“I contacted the governor’s office to set up a new meeting after November 16th, which is the time frame that my schedule would allow,” she wrote. — Christopher Cousins
- Barney and Chellie in Portland: Former Democratic Massachusetts U.S. Rep. Barney Frank and Democratic U.S. Rep. Chellie Pingree of Maine will campaign for Hillary Clinton in Portland today. The duo will appear at 5:30 p.m. at Portland DNC HQ at 622 Congress St.
- Ethics commission meeting: The Maine Ethics Commission convened this morning in Augusta to consider several complaints of alleged campaign finance malfeasance in advance of the Nov. 8 election. Most of the items on the commission’s agenda involve late-filing issues, but also on the agenda is an examination of whether Republican Sen. Andre Cushing mixed personal and campaign funding. According to commission Executive Director Jonathan Wayne, this item was originally scheduled for consideration after the election but was moved to today at the request of Cushing’s sister, who lodged the complaint against him. Wayne and his staff have recommended that the commission launch an investigation but that won’t happen until the commission votes. The commission will also consider whether the Progressive Maine PAC, which is supported by a California-based super-PAC called Progressive Kick, properly disclosed its intentions to support two ballot initiatives. That meeting began at 9 a.m.
- Yes on 3 convenes in Augusta: Supporters of Question 3, which seeks to implement background checks for private gun sales, will hold a news conference at the State House today at 11 a.m. The event will feature domestic violence prevention advocates and family members of survivors.
- Federal cash for schools: U.S. Sens. Susan Collins and Angus King have announced a $1.5 million grant for School Improvement Grants to help Maine improve high school graduation rates and narrow achievement gaps in public schools. The competitive grants will be distributed by the U.S. Department of Education.
- Anti-Poliquin ad buy: The League of Conservation voters has announced a $230,000 ad campaign targeting incumbent Republican U.S. Rep. Bruce Poliquin, who is battling Democrat Emily Cain for re-election in Maine’s 2nd Congressional District. A new advertisement, which you can see by clicking here, hits Poliquin for taking campaign donations from the oil lobby.
- Guarding against election fraud: U.S. Attorney for Maine Thomas E. Delehanty II has announced that his office will participate in the U.S. Justice Department’s program to handle election fraud complaints when voters hit the polls on Nov. 8. That means a team of lawyers and investigators will be on standby to receive and consider complaints as quickly as possible. Delahanty’s office can be reached on election day at (207) 771-3214.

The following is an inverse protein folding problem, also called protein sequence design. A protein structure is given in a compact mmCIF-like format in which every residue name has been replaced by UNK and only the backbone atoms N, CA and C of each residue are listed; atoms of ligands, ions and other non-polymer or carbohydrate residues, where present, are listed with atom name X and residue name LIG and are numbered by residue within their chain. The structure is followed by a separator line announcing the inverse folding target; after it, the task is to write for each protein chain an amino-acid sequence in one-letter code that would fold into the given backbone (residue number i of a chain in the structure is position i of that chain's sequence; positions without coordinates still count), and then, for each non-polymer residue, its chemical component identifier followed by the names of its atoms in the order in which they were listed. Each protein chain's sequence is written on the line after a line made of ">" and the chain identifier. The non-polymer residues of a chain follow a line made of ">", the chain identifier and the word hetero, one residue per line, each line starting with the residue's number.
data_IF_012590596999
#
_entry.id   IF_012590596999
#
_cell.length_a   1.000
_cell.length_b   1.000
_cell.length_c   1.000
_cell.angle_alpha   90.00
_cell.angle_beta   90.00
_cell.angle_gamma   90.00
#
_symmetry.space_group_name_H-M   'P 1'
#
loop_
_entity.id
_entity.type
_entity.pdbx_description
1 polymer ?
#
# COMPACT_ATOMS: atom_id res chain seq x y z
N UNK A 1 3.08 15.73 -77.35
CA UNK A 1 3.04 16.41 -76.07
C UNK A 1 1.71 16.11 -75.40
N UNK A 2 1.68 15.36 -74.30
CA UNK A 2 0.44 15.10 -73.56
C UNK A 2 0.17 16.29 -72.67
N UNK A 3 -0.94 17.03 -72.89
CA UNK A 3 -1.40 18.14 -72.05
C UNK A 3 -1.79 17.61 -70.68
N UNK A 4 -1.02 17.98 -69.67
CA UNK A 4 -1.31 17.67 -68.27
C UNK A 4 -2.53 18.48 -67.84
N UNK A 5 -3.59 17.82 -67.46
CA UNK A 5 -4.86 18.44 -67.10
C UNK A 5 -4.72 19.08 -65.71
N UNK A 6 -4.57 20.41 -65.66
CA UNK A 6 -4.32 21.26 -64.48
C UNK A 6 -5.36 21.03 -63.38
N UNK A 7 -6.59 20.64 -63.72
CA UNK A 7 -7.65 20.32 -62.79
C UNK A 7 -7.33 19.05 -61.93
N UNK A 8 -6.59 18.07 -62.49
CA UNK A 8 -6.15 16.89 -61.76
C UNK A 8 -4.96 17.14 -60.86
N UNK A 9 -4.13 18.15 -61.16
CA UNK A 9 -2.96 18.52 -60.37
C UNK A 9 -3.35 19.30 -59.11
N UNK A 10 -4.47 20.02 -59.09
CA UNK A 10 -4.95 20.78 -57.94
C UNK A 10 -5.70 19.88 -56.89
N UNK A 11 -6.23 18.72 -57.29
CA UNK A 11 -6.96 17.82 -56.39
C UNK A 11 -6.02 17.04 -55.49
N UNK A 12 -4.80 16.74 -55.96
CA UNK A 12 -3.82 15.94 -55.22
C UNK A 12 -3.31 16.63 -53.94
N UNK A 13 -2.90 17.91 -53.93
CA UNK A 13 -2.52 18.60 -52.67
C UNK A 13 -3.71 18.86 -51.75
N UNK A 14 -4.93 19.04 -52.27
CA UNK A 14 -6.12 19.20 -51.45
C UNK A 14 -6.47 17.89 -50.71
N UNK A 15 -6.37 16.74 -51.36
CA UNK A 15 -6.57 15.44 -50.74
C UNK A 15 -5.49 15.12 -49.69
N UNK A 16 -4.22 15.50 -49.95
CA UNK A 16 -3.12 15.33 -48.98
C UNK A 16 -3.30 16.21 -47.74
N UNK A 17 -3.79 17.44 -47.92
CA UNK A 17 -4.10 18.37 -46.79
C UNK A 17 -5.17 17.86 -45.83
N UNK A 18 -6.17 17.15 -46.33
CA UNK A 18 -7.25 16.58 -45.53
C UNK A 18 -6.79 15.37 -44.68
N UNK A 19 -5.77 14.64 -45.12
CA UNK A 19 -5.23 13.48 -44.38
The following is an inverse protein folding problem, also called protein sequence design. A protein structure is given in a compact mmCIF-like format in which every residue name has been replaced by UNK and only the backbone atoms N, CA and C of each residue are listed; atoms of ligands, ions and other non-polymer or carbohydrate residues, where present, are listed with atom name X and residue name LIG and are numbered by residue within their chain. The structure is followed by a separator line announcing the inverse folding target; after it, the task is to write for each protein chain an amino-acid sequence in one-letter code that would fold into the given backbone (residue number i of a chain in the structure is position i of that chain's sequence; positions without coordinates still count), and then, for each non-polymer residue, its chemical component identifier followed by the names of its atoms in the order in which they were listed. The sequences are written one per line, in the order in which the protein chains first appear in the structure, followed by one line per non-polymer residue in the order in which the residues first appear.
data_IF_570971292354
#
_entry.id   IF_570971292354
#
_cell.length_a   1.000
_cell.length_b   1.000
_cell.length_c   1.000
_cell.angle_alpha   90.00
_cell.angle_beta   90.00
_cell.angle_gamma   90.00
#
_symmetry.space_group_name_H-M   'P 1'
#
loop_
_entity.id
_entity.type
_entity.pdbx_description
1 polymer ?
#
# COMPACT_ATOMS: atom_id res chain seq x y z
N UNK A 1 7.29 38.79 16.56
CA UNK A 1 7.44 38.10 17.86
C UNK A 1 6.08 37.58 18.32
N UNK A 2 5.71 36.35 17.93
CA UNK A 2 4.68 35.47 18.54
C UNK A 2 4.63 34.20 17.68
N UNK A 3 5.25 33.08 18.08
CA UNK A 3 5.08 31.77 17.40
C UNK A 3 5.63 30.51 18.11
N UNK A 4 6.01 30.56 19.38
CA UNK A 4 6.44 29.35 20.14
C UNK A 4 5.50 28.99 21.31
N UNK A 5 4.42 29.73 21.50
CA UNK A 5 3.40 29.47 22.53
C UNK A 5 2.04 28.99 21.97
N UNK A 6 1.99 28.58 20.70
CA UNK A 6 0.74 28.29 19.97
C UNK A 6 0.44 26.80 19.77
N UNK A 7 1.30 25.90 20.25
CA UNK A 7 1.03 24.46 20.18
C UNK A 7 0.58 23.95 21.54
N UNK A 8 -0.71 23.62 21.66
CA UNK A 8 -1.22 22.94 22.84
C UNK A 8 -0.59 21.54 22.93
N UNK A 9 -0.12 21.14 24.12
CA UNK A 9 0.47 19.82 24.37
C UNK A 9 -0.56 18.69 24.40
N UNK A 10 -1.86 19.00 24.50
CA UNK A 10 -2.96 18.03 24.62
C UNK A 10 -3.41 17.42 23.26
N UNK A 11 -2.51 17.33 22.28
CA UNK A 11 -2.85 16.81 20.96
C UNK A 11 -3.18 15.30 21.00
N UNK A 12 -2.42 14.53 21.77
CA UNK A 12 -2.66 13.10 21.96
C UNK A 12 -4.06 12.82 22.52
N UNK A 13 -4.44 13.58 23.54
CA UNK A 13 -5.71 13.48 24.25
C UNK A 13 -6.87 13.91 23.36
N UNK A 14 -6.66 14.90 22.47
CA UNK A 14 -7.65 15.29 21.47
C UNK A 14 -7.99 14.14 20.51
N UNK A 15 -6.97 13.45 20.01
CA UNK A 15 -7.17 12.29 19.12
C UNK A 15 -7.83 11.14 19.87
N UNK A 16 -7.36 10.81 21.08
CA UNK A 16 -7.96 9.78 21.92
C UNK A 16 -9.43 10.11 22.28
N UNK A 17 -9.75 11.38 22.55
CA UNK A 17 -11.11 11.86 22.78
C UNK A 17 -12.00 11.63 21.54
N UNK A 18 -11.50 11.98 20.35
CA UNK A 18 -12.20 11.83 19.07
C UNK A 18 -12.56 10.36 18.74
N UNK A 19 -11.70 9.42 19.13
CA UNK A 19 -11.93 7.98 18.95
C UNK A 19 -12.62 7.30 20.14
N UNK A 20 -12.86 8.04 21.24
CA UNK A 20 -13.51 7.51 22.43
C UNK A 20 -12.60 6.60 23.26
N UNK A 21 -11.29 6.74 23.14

- Simulation: Ranked-choice voting system leaves room for strategic voting — Michael Shepherd, BDN
- Maine wind loses, solar wins in regional clean energy bids — Darren Fishell, BDN
- Donald Trump Jr., LePage rip Clinton’s ethics at Maine campaign event — Steve Collins, Sun Journal
- Maine paper mills to get bulk of $3 million in aid from carbon auction cash — Darren Fishell, BDN
- Maine GOP senators seek hearing on fraud allegations, say Democrat are ‘mud-slinging’ — Christopher Cousins, BDN
- Land conservation board slashes funding for Augusta project targeted by LePage — Kevin Miller, Portland Press Herald
- Dinesh D’Souza, harsh critic of Obama and Clinton, to speak at Bowdoin — Beth Brogan, BDN
- Susan Collins working to end breast cancer by 2020 — Christopher Bouchard, Aroostook Republican & News
Political signs ‘kinda noying’
One of the (admittedly limited) things I love about election years is listening to how my children receive and process the television ads, political debates and general barrage of campaign messaging that even at 6 and 11 years old is inescapable.
Yesterday I was driving the boys to school and we were lamenting that most of the autumn foliage has fallen to the ground. We were rounding a corner dominated by campaign signs, where a political chasm suddenly appeared between my sons.
“At least we still have all these colorful signs to look at,” said the 11-year-old with a touch of sarcasm. The 6-year-old doesn’t always pick up on sarcasm.
“Seriously?” he said. “I think they’re kinda noying.”
Translation: Kind of annoying. His pronunciation needs a little work but his political observations are spot-on. Here’s his soundtrack. — Christopher Cousins